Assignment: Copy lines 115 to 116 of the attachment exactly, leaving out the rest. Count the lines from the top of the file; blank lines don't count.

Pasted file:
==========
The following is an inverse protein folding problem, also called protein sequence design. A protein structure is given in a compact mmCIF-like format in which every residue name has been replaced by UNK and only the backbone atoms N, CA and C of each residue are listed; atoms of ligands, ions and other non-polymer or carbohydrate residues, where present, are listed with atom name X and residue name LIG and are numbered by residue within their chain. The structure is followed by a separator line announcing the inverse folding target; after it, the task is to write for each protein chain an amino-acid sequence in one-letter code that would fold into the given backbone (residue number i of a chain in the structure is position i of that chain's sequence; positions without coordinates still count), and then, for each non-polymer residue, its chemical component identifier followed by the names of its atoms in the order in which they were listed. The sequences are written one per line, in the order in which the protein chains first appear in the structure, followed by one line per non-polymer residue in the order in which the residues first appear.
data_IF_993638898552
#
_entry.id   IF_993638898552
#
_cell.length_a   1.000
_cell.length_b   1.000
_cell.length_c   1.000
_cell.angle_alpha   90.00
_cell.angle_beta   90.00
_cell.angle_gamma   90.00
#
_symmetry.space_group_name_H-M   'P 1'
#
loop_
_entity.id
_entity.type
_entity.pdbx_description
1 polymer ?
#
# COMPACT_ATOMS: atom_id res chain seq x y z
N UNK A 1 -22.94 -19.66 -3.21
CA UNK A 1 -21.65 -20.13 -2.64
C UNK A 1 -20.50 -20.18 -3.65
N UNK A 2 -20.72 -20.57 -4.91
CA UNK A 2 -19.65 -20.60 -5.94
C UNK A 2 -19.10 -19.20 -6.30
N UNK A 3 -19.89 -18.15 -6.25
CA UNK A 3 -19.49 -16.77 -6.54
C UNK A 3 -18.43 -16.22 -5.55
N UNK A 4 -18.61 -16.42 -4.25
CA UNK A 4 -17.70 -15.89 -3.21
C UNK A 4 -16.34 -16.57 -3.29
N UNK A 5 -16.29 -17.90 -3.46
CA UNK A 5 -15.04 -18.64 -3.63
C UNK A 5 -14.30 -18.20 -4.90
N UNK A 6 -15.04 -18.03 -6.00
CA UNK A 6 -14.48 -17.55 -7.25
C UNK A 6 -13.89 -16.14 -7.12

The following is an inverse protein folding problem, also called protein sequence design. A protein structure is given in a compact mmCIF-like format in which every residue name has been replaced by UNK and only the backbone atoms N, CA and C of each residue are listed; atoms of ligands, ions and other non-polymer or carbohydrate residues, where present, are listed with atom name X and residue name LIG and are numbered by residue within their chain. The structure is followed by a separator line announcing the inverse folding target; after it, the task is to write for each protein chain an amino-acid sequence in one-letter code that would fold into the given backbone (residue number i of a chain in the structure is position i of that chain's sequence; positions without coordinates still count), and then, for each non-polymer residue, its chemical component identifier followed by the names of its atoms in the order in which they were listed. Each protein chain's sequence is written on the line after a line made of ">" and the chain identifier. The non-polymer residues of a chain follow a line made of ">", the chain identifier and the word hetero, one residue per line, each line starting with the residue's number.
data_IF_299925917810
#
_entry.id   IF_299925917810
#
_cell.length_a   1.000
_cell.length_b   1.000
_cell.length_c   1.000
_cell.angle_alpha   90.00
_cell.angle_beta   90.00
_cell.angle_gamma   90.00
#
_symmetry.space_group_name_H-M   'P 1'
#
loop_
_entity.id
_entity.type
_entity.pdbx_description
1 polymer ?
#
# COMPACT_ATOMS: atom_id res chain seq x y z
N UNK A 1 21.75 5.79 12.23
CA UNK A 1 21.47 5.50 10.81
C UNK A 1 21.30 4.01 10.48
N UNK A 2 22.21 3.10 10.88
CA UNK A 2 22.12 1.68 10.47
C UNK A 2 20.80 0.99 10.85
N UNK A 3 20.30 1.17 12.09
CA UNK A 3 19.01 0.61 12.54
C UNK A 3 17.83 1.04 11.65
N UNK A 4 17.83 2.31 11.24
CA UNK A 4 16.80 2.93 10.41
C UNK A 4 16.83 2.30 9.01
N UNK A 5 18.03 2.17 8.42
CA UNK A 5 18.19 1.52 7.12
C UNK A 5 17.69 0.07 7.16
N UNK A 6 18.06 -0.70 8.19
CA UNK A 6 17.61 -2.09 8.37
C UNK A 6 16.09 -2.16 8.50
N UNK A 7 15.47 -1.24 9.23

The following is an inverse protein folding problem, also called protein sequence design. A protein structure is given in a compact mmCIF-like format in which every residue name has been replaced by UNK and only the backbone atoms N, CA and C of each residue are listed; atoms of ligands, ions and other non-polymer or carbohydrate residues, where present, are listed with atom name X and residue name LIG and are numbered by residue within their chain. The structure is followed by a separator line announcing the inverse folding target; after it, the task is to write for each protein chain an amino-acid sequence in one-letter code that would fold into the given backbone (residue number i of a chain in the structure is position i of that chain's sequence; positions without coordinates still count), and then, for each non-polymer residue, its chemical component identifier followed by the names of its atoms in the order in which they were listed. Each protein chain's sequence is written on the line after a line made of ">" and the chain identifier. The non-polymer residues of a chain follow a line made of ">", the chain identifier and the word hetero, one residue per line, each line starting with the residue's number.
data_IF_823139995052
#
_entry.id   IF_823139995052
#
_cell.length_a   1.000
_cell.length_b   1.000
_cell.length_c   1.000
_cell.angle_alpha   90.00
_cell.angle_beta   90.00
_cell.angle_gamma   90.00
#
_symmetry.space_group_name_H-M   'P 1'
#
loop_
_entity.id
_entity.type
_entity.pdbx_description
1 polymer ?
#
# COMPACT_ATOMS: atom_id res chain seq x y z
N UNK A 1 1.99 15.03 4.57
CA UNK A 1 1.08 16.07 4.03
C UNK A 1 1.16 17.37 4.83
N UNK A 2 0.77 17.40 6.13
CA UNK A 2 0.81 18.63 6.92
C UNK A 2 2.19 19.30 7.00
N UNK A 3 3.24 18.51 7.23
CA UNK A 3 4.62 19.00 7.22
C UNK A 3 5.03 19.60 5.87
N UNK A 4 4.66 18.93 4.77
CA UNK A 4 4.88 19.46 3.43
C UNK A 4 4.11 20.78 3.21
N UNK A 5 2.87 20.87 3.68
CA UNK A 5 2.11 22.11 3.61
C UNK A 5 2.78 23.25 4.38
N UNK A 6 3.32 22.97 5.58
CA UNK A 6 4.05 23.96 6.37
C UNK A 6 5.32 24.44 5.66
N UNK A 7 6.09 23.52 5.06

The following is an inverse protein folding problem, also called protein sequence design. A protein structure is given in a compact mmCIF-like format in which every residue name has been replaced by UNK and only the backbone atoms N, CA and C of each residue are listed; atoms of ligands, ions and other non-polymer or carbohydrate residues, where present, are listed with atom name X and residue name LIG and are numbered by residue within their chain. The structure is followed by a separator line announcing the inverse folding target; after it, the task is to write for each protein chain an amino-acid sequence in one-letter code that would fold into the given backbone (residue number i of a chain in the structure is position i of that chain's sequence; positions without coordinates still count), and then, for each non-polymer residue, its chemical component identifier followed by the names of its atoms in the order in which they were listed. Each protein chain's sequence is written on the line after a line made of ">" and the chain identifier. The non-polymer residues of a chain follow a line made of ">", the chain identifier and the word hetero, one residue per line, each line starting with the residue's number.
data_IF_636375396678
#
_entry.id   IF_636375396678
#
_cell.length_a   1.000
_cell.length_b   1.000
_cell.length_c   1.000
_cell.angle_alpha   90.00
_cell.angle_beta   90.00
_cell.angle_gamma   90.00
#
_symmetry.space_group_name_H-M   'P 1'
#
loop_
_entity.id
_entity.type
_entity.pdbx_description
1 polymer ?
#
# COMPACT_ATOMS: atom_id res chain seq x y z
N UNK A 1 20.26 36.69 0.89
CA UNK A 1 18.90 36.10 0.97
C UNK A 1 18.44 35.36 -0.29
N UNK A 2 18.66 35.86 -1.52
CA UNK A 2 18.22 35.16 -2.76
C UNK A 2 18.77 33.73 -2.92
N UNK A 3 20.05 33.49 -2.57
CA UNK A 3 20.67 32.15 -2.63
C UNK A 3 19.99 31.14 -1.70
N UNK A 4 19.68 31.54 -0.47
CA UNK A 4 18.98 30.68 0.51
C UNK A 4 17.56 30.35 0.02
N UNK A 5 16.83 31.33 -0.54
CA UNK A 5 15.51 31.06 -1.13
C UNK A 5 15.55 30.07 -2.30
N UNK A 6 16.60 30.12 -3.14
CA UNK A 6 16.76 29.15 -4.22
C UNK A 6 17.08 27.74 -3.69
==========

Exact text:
C UNK A 5 2.78 23.25 4.38
N UNK A 6 3.32 22.97 5.58